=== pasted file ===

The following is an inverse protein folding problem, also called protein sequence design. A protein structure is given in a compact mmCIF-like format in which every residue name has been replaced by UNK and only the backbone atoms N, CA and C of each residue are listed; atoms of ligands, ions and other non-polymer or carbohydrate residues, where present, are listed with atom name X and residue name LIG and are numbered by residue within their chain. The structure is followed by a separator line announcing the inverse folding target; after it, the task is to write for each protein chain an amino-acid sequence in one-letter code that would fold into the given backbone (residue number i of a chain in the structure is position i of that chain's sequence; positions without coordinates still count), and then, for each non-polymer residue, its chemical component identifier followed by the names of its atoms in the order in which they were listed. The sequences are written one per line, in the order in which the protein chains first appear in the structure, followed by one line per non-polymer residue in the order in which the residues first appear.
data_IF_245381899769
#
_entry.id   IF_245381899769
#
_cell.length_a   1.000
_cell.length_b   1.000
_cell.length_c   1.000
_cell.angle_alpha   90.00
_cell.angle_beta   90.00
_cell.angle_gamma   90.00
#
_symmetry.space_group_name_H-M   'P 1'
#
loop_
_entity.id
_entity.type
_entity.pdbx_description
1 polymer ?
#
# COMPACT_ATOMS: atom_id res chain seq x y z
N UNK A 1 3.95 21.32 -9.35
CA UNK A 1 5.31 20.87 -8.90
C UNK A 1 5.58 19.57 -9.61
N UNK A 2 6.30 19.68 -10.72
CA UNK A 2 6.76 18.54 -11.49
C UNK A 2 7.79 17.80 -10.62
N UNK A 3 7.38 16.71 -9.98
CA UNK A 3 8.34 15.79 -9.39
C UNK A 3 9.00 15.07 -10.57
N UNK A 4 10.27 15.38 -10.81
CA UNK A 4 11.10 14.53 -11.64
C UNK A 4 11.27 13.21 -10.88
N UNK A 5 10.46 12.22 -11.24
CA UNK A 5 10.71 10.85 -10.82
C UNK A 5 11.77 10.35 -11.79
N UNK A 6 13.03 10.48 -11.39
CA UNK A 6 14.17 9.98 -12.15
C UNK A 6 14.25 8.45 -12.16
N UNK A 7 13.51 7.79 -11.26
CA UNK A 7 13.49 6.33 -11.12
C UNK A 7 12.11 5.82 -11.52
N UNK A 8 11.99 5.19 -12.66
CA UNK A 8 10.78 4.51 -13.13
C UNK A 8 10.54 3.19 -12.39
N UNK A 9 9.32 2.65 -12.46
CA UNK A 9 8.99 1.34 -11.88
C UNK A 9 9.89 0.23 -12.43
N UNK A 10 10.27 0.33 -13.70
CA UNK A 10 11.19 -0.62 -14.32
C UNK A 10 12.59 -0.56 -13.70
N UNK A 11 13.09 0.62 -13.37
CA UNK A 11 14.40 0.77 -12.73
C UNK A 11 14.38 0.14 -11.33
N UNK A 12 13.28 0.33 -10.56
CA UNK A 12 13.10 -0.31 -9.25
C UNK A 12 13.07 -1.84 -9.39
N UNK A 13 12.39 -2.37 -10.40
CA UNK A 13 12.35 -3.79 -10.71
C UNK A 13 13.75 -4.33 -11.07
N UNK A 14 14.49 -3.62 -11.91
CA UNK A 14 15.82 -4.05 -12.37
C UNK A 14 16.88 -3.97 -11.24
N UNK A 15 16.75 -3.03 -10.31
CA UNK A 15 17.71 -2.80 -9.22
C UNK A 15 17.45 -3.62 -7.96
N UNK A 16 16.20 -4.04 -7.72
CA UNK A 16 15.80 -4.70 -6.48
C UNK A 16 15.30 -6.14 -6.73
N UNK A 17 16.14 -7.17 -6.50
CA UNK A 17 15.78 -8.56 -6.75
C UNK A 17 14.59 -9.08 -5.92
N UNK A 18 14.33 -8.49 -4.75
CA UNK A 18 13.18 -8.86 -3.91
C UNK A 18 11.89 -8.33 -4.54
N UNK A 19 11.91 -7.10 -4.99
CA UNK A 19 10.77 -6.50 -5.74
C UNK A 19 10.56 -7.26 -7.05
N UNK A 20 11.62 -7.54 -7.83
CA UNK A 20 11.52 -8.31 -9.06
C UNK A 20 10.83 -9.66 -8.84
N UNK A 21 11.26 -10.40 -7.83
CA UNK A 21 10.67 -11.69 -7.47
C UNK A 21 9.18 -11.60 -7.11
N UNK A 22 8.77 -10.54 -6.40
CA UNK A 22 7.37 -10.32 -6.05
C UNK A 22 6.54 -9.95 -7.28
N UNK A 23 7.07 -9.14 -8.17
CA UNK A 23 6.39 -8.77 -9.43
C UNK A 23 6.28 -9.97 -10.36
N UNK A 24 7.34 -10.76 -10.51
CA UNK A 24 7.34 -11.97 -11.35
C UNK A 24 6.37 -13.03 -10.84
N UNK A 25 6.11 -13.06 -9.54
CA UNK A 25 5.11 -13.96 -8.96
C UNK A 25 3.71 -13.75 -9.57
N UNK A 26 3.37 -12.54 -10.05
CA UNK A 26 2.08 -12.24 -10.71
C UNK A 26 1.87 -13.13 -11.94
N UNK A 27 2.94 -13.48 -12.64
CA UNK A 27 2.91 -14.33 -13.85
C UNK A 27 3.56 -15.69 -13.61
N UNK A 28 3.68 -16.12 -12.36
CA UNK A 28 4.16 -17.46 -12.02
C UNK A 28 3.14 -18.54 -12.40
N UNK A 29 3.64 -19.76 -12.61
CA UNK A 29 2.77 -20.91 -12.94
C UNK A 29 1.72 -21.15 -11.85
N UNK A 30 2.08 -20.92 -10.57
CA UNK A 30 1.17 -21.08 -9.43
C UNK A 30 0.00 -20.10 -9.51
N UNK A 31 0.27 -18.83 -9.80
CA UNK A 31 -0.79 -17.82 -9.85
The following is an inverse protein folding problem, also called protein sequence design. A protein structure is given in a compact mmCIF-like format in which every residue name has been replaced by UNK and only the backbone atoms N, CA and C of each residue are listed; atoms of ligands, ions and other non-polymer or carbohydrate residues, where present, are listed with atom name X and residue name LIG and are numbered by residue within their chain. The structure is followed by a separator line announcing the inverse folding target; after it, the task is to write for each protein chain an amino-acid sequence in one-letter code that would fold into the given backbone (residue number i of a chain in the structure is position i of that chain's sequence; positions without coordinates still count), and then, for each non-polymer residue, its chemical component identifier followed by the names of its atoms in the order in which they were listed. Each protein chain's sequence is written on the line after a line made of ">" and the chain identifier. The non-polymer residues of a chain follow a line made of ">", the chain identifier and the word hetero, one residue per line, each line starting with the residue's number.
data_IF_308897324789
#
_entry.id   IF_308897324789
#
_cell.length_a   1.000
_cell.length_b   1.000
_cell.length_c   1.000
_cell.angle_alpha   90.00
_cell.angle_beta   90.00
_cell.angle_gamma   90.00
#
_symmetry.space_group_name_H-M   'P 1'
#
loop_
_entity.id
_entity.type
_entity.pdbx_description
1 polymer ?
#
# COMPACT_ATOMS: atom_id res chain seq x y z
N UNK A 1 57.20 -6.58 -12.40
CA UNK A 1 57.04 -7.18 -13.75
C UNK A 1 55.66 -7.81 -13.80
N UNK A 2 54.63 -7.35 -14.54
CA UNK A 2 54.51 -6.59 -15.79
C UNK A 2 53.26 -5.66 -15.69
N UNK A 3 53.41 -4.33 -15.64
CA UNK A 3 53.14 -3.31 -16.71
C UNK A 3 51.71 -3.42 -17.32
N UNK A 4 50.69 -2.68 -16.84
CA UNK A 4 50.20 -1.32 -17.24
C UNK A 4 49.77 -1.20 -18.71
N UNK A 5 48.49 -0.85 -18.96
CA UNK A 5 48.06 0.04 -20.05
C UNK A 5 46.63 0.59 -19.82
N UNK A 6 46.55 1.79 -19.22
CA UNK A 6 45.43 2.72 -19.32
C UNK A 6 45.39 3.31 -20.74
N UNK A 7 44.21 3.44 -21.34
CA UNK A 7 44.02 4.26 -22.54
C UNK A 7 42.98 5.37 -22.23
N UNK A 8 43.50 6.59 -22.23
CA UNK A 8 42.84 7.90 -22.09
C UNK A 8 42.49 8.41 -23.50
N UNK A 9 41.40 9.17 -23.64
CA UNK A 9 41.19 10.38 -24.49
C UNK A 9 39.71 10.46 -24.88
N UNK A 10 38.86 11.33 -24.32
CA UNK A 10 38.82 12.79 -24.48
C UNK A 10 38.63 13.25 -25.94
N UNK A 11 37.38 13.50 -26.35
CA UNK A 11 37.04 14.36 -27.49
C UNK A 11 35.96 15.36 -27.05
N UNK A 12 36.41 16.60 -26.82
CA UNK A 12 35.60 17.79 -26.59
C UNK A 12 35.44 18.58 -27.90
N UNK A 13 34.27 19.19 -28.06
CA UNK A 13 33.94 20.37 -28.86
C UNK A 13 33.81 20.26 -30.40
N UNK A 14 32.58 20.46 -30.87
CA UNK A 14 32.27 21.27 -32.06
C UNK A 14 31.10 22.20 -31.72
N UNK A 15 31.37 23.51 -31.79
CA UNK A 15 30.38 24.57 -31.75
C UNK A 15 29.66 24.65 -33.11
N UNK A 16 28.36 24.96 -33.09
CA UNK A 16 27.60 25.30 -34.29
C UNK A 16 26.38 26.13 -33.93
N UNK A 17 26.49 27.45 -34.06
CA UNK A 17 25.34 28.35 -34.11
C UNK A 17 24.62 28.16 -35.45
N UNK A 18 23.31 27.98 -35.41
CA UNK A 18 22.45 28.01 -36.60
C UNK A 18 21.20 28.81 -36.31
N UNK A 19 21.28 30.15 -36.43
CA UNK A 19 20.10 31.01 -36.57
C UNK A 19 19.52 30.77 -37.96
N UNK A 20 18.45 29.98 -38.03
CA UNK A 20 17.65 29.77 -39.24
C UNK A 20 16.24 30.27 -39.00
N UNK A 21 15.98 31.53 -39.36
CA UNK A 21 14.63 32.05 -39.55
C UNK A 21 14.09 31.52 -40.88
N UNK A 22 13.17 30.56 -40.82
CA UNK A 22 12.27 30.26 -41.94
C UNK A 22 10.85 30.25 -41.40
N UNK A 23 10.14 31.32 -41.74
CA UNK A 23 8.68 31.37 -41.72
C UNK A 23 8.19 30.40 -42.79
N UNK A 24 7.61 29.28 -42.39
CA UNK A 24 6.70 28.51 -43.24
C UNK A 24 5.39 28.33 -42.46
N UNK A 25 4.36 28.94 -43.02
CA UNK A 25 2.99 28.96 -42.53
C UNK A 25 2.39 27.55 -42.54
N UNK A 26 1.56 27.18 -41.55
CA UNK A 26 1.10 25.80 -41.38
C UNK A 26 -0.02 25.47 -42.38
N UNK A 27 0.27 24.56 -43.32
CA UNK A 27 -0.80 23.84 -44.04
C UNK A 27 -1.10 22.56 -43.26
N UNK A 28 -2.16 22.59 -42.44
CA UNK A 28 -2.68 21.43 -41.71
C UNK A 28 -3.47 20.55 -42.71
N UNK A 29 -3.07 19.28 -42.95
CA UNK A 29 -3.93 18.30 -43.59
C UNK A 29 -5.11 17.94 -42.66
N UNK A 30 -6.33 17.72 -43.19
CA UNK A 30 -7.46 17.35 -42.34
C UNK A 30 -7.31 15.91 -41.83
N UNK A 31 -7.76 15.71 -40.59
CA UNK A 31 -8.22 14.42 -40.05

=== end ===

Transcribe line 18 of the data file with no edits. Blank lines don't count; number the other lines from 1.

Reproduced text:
_entity.pdbx_description